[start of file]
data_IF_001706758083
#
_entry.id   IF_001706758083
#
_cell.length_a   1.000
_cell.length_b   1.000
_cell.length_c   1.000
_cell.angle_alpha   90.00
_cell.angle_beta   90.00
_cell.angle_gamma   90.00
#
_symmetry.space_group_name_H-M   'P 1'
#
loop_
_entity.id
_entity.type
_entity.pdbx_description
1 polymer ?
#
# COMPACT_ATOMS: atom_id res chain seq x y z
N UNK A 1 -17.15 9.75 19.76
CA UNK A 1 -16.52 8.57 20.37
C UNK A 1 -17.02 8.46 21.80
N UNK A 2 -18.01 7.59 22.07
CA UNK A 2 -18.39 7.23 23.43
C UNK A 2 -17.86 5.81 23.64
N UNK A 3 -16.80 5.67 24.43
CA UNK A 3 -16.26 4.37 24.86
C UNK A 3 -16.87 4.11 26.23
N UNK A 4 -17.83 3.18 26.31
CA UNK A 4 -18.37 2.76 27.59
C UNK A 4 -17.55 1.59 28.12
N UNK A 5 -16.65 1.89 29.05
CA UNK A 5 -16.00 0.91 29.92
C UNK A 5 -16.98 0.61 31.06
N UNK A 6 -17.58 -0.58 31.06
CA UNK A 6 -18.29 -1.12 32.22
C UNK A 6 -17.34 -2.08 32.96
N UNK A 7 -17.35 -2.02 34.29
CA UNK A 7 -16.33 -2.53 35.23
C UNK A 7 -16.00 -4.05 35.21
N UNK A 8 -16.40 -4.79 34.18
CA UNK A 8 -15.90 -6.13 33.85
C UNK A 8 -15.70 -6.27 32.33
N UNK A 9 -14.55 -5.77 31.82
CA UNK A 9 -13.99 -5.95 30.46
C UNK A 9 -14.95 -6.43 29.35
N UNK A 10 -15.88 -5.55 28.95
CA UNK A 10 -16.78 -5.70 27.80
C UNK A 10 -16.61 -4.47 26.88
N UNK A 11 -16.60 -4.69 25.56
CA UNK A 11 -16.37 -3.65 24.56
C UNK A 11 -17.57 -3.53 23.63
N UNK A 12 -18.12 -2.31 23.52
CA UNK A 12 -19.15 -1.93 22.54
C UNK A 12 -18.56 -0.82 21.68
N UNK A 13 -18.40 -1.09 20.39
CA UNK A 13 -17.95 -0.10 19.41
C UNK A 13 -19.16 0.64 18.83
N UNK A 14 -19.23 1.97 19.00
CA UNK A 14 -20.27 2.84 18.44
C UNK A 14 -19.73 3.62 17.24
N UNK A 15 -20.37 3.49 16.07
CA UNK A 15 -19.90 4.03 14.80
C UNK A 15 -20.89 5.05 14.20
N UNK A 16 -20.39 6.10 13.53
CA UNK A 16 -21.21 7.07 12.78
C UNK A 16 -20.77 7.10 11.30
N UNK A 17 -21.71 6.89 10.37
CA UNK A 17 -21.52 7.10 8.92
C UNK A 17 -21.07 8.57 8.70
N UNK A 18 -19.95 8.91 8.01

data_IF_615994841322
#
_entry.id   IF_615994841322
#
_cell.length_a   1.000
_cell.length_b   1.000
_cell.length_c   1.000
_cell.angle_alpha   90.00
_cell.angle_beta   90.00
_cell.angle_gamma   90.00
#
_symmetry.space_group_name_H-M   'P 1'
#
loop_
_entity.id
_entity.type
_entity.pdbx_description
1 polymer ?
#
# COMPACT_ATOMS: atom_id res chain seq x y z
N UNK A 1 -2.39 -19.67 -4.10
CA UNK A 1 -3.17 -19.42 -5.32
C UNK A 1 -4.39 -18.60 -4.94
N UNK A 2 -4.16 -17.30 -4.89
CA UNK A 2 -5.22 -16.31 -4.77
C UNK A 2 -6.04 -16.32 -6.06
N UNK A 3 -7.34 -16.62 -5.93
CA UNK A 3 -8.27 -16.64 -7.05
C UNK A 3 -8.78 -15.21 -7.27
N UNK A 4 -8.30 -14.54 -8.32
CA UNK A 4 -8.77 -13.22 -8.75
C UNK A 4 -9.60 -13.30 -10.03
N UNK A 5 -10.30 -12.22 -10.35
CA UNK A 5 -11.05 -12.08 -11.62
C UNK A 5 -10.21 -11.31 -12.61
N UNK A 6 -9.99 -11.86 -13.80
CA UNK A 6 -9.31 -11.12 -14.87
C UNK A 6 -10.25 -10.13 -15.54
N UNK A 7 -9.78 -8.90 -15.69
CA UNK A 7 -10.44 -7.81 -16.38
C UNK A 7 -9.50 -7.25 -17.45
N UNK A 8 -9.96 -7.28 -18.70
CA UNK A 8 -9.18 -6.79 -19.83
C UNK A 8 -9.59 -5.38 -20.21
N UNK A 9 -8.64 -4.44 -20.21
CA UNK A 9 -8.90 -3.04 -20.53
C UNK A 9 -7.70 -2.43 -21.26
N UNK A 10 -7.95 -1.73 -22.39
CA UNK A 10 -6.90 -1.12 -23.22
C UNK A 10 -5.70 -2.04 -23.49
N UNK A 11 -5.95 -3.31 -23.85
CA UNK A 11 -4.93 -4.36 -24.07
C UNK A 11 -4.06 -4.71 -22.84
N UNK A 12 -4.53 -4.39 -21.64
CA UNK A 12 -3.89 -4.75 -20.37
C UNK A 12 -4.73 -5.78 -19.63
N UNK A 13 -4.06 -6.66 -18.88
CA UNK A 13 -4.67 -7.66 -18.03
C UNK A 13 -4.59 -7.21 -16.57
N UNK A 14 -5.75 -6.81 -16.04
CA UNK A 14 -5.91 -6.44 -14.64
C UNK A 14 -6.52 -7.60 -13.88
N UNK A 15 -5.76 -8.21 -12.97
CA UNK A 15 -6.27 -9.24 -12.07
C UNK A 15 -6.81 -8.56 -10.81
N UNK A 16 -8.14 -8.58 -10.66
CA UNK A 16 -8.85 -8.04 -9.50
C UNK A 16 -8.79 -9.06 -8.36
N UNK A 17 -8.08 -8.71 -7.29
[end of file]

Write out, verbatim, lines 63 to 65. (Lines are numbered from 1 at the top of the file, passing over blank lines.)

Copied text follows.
N UNK A 15 -20.37 3.49 16.07
CA UNK A 15 -19.90 4.03 14.80
C UNK A 15 -20.89 5.05 14.20